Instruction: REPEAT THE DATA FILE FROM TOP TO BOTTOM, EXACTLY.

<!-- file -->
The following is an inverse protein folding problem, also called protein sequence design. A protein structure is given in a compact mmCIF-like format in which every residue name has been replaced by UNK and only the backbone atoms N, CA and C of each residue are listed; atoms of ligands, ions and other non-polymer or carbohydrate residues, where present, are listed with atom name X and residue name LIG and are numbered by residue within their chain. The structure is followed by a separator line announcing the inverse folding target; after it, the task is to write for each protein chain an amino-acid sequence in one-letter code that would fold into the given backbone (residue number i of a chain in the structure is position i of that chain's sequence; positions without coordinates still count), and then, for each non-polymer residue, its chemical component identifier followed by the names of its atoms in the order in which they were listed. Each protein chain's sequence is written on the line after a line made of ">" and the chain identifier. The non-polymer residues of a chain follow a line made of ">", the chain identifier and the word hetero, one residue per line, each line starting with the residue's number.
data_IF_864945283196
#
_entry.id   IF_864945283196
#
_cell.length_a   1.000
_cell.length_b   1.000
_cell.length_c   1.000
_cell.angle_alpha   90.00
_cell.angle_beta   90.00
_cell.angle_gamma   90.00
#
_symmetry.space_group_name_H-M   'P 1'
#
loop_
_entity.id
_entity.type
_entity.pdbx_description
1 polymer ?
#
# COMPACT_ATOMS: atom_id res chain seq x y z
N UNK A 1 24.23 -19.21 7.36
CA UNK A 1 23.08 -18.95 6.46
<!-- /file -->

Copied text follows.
The following is an inverse protein folding problem, also called protein sequence design. A protein structure is given in a compact mmCIF-like format in which every residue name has been replaced by UNK and only the backbone atoms N, CA and C of each residue are listed; atoms of ligands, ions and other non-polymer or carbohydrate residues, where present, are listed with atom name X and residue name LIG and are numbered by residue within their chain. The structure is followed by a separator line announcing the inverse folding target; after it, the task is to write for each protein chain an amino-acid sequence in one-letter code that would fold into the given backbone (residue number i of a chain in the structure is position i of that chain's sequence; positions without coordinates still count), and then, for each non-polymer residue, its chemical component identifier followed by the names of its atoms in the order in which they were listed. Each protein chain's sequence is written on the line after a line made of ">" and the chain identifier. The non-polymer residues of a chain follow a line made of ">", the chain identifier and the word hetero, one residue per line, each line starting with the residue's number.
data_IF_864945283196
#
_entry.id   IF_864945283196
#
_cell.length_a   1.000
_cell.length_b   1.000
_cell.length_c   1.000
_cell.angle_alpha   90.00
_cell.angle_beta   90.00
_cell.angle_gamma   90.00
#
_symmetry.space_group_name_H-M   'P 1'
#
loop_
_entity.id
_entity.type
_entity.pdbx_description
1 polymer ?
#
# COMPACT_ATOMS: atom_id res chain seq x y z
N UNK A 1 24.23 -19.21 7.36
CA UNK A 1 23.08 -18.95 6.46